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The Quest

A dream that needed two generations to fulfill

Andy Bolig - September 29, 2011 10:00 AM

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Over 500 enthusiasts packed into the Carlisle Theater for the world premier showing of The Quest.

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The Carlisle Theater lit up with enthusiasm. Attendees could purchase items with proceeds going to the Chip Miller Foundation and also spend part of the evening looking over the famed #3 Corvette that Chip loved and enjoyed.

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Many autographs and photos were obtained during the evening. Here Chip’s son Lance (right) with wife Michele by his side, pose for a photo with fellow enthusiasts.

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Restorer Kevin Mackay, driver John Fitch, Chip’s son Lance Miller and movie producer Michael Brown stand with GM employees Kirk Bennion and Harlan Charles for one of the many photo opportunities of the evening.

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Ask almost any enthusiast about Carlisle, and they’ll likely tell you about one of the ten events that are held there. Or they’ll talk about the hundreds of thousands of enthusiasts who flock to the fairgrounds to attend any one of those events during the summer months.

Events that reside under the Carlisle banner are always exciting, fulfilling and, on many occasions, done on a grand scale. That is due to the myriad of like-minded enthusiasts who work throughout the year to make each event memorable. That has been the successful formula used by the Carlisle staff ever since Chip Miller and Bill Miller, Jr. held the first Carlisle event back in 1974. Since then, the Carlisle name has become synonymous with enthusiasm and has enjoyed renown the world over.

Originating through Chip and Bill’s enthusiasm for cars, Carlisle events have given venue for both men to pursue their passion for cars. Chip Miller set a goal of finding and acquiring the #3 1960 Corvette that raced and won its class in the famous French Le Mans 24-hour race. His dream was to restore it and take it back for its 50-year anniversary to Le Mans in 2010, with John Fitch, one of its original drivers. With the help of friends, he eventually located the car in October of 2000 and had well-known restorer Kevin Mackay painstakingly bring it back to its Le Mans racing attire. Within only a few years of partially completing his dream, Chip Miller died from an extremely rare disease called amyloidosis. His goal was cut short in 2004.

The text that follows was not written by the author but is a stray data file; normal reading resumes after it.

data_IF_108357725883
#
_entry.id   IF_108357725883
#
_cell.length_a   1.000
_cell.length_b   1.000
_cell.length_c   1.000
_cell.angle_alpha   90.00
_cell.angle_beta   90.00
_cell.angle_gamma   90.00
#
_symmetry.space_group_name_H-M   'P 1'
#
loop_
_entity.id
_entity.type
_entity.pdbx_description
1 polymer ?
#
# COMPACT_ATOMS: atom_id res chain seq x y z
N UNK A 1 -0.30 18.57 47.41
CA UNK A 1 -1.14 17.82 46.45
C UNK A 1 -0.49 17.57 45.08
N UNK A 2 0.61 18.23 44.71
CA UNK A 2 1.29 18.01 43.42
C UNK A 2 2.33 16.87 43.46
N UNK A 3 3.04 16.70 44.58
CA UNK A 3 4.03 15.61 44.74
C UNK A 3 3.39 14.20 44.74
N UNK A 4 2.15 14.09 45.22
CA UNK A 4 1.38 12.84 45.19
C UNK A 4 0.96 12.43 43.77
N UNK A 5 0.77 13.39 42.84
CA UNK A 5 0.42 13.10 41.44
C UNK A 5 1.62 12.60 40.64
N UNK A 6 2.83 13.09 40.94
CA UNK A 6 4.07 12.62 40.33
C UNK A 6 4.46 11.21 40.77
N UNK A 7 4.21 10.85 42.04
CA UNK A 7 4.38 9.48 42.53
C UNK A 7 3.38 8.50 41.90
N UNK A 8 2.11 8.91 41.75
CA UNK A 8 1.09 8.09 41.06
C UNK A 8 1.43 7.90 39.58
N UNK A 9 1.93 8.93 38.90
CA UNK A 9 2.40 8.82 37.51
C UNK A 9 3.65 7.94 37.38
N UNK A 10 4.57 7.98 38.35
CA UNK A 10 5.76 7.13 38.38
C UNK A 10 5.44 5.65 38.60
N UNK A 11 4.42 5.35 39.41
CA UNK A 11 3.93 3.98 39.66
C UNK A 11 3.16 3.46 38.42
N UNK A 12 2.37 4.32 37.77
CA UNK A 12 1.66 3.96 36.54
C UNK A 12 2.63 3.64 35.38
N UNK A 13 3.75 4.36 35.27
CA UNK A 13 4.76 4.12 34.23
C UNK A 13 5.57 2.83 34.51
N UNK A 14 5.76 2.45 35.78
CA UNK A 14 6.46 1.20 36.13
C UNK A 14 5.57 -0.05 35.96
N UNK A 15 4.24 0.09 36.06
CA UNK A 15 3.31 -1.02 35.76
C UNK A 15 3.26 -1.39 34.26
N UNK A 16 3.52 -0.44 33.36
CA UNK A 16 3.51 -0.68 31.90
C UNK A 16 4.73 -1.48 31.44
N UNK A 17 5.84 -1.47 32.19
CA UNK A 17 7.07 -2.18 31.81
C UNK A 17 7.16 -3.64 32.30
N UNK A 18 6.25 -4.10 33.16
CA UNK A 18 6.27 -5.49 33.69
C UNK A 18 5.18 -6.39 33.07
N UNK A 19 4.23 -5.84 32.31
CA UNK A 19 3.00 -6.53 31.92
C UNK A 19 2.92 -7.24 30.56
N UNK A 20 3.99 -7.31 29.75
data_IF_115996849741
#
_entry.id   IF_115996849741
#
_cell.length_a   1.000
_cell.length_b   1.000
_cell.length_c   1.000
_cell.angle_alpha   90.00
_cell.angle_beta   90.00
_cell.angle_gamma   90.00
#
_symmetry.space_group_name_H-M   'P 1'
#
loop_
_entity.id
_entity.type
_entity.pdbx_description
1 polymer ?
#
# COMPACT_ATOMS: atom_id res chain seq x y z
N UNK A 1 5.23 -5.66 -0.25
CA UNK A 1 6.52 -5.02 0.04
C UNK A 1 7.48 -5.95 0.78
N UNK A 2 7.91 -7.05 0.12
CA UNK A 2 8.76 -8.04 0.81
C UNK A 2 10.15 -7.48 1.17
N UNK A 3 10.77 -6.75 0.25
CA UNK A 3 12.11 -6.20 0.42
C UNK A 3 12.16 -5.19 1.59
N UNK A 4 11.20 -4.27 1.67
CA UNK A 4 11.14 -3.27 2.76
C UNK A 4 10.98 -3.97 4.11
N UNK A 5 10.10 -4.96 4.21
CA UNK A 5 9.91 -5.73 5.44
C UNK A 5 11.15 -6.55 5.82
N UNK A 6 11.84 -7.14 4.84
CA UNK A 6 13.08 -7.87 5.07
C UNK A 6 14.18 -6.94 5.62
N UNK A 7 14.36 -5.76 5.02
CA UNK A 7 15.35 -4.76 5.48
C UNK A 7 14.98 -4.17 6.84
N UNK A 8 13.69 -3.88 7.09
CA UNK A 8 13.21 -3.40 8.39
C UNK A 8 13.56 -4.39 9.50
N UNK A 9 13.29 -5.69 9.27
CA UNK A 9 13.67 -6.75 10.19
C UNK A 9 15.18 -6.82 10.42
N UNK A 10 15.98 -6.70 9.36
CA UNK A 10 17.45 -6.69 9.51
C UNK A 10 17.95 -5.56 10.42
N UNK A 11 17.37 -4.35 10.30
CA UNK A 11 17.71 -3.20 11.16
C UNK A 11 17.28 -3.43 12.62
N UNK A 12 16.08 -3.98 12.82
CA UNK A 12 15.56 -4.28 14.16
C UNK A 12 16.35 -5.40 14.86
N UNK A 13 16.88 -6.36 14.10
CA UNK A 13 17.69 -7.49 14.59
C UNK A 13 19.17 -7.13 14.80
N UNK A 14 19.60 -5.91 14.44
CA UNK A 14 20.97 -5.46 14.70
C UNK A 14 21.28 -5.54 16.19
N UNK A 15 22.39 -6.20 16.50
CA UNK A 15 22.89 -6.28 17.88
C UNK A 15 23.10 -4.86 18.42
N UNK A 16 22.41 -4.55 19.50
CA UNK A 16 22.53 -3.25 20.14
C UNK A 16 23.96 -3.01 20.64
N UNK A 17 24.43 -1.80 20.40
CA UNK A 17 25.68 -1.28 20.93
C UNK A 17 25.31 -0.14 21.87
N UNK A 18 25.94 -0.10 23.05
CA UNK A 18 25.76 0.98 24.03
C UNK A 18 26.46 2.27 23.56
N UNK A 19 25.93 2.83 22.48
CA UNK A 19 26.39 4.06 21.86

The Quest, a documentary created by producer Michael Brown, tells the heart-warming story about the history of this famed and forgotten Corvette, its journey into obscurity and eventually back to the hallowed French landscape, where it made history a half century ago. Never-before-seen footage, photos and interviews help to bring this amazing story to life on the big screen. The documentary features 93-year-old racing legend John Fitch, Corvette restoration specialist Kevin Mackay, the late Carlisle Events co-owner and founder Chip Miller, as well as his son and current co-owner Lance Miller.

To begin the process of telling this amazing story, a world premiere showing of The Quest was held on May 6, 2011, and more than 500 people packed into the Carlisle Theatre, located directly downtown. Many personalities highlighted in the movie were in attendance and milling around among the attendees as well as the now-famous #3 1960 Le Mans-winning Corvette in race-ready garb.

Just after 7:30 p.m., the hearts and minds of those in attendance focused on the big screen for the next 84 minutes as this amazing story of one car’s struggle to win and a son’s struggle to fulfill his father’s dream unfolded before them. At the conclusion of the film, as tissue boxes were distributed among many, the crowd roared into a standing ovation, showing their approval of the work and the sincere regard that they all had for the late Chip Miller.

With an amazing response from those in attendance and a slew of e-mails demanding another showing, discussions are underway for an encore presentation.

Details on the encore will be posted at www.questdocumentary.com as they become available. Finally, all proceeds from the premiere were generously donated by Michael Brown directly to the Chip Miller Charitable Foundation, making a truly moving night that much more special.

The Chip Miller Charitable Foundation was formed shortly after Chip’s passing to help spread awareness of this disease and raise money for educational and research purposes. The foundation is working diligently to increase education about amyloidosis for earlier diagnosis to affect better treatment outcomes. If Chip Miller and his doctors were aware of the symptoms of amyloidosis when they were first presented, he may still be with us today. More information about amyloidosis and the Chip Miller Charitable Foundation can be found at www.chipmiller.org.

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